Guest Blogger. Please enjoy the incredible writing of Darcy Fileri
by Darcy Flierl
Who would think a silly, made from plywood, spray black painted bookshelf, could mean so much? I’ve had it since I was 17 years old. It was given to me when I was provided my own “half a house” in our residence. I had my own bathroom, bedroom, TV room and living room furnished with a very cool papason couch and chair. I even had a private entrance.
I can see the room in my mind’s eye. The coffee and end tables, black granite and iron décored, were heavy and stable. They had been my parents at one time. My mom had acquired them while working at a furniture store, several years before I was born. She enjoyed decorating my room with a spree at Pier 1 Imports. She found this great table with a book shelf as its base and even found a bookshelf tapestry to match it. I really miss the large green hand carved fish that sat firmly on one of the granite tables. I often wonder which move I decided I know longer needed it? I have a vague recollection of a fin breaking and being glued back on and then breaking again and just giving up on it.
Most of those things that decorated “my half a house” are gone. I was a bit of a nomad, moving around every few months, for many years. With each visit home, I slowly robbed the rest of the house of its memories, as I would decorate new apartments and ditching things that began to get in my way. Of all the objects that took up space in my many living situations in a variety of cities, it was the bookshelf that went with me everywhere… no exceptions.
24 years later, that bookshelf is still with me. That bookshelf has been more stable in my life then any relationship I’ve ever had. Lately, it’s in the way. I’ve been thinking that for a few years now. Yet, I resist letting it go, like I’ve done so many other times with so many other objects that have adorned my life. The difference, the rest I’ve eventually been able to let go of.
If you were to ask me why I keep it now, I’d answer, “well, my grandpa made it.”, “Just for me!”. But why do I really keep it? It takes up valuable space in my bedroom, It has ZERO monetary value and is becoming less functional as new shelving systems are available. Today, while dusting that old, not so shiny bookshelf, I asked myself, really asked myself, “Why do I keep it?”. And suddenly I knew the answer, as though it had been apparent all this time.
It’s proof I was loved. Another human, my grandfather, rest in peace, loved me enough to make this inanimate object for me. I loved him enough to keep it with me since the day he gave it to me. I love him. He loved me. The bookshelf proves it.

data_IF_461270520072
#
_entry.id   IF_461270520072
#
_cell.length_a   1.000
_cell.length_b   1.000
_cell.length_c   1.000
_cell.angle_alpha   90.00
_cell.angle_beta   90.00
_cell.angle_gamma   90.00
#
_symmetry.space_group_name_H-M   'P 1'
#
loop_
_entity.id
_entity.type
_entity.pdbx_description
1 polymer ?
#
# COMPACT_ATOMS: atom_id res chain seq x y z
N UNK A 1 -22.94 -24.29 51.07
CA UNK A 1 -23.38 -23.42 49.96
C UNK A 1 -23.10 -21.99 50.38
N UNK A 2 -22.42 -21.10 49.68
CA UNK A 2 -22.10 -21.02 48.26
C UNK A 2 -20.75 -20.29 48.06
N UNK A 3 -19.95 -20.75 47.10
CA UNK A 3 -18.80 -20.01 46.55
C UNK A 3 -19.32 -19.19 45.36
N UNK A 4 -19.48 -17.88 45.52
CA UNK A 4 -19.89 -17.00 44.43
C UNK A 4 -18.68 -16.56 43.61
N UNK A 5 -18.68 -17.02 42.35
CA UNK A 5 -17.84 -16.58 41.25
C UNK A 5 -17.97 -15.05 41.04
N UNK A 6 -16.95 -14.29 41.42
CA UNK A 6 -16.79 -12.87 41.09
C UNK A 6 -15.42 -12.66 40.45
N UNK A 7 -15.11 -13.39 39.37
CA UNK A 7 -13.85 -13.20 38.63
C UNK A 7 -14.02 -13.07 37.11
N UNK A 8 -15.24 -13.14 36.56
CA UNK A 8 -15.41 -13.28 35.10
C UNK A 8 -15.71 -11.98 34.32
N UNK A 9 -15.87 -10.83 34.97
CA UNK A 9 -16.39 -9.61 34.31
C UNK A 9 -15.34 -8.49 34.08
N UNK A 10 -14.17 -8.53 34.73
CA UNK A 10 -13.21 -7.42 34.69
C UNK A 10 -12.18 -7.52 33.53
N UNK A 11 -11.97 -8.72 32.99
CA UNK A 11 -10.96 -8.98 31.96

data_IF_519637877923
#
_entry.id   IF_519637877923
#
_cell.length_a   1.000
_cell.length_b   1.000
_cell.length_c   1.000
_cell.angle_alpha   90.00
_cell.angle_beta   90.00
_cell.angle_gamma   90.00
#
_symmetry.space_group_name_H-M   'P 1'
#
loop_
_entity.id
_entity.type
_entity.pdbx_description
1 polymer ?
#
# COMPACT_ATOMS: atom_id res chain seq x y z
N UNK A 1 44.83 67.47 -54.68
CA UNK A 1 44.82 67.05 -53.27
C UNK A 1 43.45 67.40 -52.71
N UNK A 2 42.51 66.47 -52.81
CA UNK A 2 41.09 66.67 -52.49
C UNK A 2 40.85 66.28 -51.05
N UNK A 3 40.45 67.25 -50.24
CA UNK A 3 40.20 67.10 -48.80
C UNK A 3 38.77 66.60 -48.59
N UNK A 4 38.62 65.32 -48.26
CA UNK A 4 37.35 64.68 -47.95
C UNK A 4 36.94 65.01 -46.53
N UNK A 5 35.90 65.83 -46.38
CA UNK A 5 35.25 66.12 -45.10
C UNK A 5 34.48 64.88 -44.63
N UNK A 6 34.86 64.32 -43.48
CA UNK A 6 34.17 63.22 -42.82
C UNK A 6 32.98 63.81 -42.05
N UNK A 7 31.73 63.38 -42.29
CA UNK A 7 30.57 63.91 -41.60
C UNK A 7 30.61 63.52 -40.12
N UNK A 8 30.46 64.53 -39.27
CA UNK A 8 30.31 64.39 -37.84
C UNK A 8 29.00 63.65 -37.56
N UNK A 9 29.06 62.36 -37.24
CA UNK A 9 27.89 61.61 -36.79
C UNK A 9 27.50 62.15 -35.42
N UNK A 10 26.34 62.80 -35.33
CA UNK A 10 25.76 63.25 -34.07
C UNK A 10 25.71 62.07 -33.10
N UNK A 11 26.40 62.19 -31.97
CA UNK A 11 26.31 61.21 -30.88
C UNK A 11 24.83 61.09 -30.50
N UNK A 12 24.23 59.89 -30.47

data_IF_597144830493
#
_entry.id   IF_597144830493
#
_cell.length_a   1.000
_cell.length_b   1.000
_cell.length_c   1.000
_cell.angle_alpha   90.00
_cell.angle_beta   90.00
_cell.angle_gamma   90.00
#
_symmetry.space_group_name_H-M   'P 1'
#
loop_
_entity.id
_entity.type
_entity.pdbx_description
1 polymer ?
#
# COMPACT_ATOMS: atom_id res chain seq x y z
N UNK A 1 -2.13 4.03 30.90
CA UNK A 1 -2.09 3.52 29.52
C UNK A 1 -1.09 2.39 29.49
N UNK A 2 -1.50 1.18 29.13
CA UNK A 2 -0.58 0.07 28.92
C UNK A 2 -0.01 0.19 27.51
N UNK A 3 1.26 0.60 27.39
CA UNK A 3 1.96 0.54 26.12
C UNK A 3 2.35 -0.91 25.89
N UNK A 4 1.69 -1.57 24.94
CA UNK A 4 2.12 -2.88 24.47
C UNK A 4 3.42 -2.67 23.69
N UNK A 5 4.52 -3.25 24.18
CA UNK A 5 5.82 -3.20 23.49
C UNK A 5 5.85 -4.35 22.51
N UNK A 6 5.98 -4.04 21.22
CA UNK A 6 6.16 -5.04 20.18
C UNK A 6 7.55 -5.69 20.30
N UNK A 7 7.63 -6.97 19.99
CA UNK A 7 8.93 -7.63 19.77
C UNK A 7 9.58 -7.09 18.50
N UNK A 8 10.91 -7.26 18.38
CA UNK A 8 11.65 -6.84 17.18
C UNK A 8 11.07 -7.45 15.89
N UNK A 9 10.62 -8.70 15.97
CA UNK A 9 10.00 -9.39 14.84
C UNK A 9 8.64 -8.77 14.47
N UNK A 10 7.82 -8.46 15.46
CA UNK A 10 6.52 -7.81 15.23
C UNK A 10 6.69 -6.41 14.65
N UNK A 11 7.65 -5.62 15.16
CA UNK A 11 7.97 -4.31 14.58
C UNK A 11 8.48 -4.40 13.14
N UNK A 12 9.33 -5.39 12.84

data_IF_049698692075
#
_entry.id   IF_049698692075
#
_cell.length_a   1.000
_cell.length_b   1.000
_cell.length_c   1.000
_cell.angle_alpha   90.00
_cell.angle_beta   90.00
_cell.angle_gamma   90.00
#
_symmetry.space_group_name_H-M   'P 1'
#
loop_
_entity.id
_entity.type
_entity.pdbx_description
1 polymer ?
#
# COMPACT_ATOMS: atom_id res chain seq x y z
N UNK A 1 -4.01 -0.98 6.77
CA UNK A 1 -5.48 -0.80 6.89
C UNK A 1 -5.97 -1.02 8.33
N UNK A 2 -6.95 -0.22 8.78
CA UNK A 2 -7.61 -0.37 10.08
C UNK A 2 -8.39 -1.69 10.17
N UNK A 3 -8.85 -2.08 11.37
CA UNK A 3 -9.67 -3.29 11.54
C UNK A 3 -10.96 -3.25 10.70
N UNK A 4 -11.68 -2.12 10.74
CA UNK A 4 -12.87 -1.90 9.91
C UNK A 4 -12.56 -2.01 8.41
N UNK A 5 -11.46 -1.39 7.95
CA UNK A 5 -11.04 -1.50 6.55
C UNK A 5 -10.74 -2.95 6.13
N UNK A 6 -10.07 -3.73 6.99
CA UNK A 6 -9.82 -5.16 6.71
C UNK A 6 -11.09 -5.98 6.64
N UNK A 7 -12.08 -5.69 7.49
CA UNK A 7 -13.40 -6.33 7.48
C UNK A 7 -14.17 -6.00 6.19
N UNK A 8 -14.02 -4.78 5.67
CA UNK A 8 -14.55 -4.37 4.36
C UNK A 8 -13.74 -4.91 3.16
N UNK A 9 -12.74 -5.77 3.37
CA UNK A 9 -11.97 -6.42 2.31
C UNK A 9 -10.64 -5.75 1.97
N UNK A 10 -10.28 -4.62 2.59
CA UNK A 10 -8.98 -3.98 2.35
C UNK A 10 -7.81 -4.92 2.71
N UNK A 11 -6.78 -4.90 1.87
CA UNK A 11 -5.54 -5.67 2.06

Now what? Am I bound; obligated by this bookshelf until the day I die? Will my daughter be compelled to this bookshelf when I’m gone, like I feel to the 4 generation old antiques taking up real estate in my new home? The home, I might add, that isn’t much bigger than my “half of the house” as a child. I don’t want her to have to carry the weight of attachment to objects, like I do.
There must be another way to remember my life before, the unconditional love I had taken for granted , than to be married to a piece of furniture, married to a bookshelf. The truth is, love transcends beyond time. The life I had, existed whether I have that book shelf or not. If a tangible item, exists or not, does not equate to never having been loved. I know this, and just when I get the courage to let this old bookshelf go, I become terrified. Terrified that I will regret this decision forever and never be able to get it back. I already have lost my grandparents, my house, my former life and I will never get that/them back. What if this is the one thing I can hold onto and I just let it go on my own accord? If I let it go and later regret it, I don’t know if I could forgive myself.
And until I can make peace with that, with my bookshelf, with my grief, I allow that old dust collecting book shelf to occupy space , in my room, my head, my heart.
Darcy Flierl is a Licensed Clinical Social Worker, Certified Addictions Professional, and Certified Yoga Teacher currently offering individual and family psychotherapy in Stuart, Florida. She also enjoys teaching in the Human Services Department as an Adjunct Instructor for Indian River State College and is Consultant for Non Profits along the Treasure Coast.
She has held board positions on for a variety of local and statewide agencies from the Department of Juvenile Justice’s State Advisory Group to CHARACTER COUNTS! and others. Darcy has received a variety of awards for her community work such as; Soroptimist’s Rising Star Award, the Community Champion Award from the United Way and for community advocacy from the Tobacco Free Partnership and was a 2013 Nominee as a Woman of Distinction.
Besides working to make Martin County a healthier place, she donates her time doing River Advocacy for the Indian River Lagoon and raising awareness about many issues effecting young people and families. She treasures her time with her husband, and children attending local events and enjoying Martin County’s recreational opportunities.
For more information about Darcy you can visit her website at: www.darcyflierl.com
I absolutely enjoyed reading your first blog, and to be honest it definitely hit home for me on this topic. As I was reading I thought to myself, there must be so many people put there that are in same or similar situation, holding on to an object of our childhood. Thank you for sharing your story.